The Port of Gothenburg’s inspection vessel, MS Hamnen, is to be converted to electrical power, the port says.

The 20.3m x 5.7m vessel, which consumes about 25,000 litres of diesel a year during its 1,300 or so hours of operation, will be fitted with a completely new electric engine with an output of 250kW.

MS Hamnen at the Port of Gothenburg

Port of Gothenburg inspection vessel MS Hamnen 

A 4-5 tonne bank of batteries will also be installed, which can be added to if necessary, as well as a new wheelhouse.

EST-Floattech will deliver its Octopus High Energy Battery System, tailored to the space available on the MS Hamnen and the energy requirements.

Shipyard Ö-VARVET has designed a battery compartment in collaboration with METS for the EST-Floattech modules. The battery system provides flexibility, and there is space reserved for an additional battery pack if the shipowner is looking to expand the battery capacity in the future.

The batteries will provide enough power for the vessel to sail for at least four hours at 6 knots, and will also provide energy for the vessel’s hotel load and the bow thruster.

“In exceptional cases, special call-outs, unforeseen events or extreme weather conditions may require additional range, so we’re also installing an auxiliary diesel engine that runs on HVO,” said David Falk, MS Hamnen skipper and project manager of the electrification. “The vessel’s task is to be available in all contexts 24/7, so we need that flexibility. But the goal is to run on battery power for 90% of the time.”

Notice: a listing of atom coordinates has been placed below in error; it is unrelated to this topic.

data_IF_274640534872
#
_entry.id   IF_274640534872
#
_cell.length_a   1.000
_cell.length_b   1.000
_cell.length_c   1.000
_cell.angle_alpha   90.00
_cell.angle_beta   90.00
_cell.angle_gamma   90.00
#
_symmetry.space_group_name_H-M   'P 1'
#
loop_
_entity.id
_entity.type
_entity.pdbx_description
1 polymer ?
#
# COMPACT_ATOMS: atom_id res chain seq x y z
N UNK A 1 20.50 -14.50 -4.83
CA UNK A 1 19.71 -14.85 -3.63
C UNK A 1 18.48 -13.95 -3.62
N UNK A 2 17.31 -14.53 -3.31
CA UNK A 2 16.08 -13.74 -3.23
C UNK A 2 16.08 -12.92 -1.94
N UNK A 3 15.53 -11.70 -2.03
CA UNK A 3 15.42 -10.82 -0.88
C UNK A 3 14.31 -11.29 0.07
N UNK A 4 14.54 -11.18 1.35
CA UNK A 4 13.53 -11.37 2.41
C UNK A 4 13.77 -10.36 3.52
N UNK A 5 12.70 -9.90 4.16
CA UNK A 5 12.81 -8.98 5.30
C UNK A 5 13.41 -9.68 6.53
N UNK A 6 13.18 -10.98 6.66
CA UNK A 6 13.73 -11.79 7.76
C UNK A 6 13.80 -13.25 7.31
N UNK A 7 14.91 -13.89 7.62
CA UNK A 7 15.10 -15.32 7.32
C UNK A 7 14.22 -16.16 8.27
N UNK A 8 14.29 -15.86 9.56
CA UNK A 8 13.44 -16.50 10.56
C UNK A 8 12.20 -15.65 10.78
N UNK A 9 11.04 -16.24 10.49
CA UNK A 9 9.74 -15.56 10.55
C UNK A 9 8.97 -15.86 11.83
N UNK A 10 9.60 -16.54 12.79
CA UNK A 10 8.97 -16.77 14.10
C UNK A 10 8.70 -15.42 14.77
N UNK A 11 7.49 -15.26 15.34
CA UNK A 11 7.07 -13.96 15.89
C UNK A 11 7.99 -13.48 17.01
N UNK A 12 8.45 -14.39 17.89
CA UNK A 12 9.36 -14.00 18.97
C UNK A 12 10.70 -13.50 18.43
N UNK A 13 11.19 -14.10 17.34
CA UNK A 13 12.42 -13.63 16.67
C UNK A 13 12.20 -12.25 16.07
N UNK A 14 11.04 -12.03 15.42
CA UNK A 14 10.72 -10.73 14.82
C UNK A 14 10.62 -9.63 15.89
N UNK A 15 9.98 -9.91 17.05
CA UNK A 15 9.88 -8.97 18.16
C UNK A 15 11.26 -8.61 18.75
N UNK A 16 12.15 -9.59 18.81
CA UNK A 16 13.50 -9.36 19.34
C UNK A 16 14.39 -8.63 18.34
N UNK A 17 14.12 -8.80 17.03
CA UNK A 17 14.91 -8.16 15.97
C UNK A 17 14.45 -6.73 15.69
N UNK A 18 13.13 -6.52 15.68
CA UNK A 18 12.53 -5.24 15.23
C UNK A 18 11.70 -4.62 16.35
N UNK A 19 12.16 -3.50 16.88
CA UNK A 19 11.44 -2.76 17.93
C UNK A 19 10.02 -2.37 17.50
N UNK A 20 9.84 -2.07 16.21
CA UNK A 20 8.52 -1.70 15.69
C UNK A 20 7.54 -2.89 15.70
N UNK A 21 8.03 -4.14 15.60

The vessel has been operating at the port since 1979, and Falk says she is still in very good condition.

“By converting it rather than replacing it, we further reduce emissions, as the vessel will then not be taken into use by a new owner,” he said.

She will be refitted at the Ö-varvet shipyard on the island of Öckerö in the Gothenburg archipelago during the spring, at an estimated cost of SEK 17.3 million (€1.5 million).

MS Hamnen should have four hours’ range on battery power at six knots. A charger will be installed at the vessel’s regular berth at the port, which should be sufficient for regular assignment need.

MS Hamnen will return to service in the autumn, and until then inspections will be carried out with a smaller replacement boat.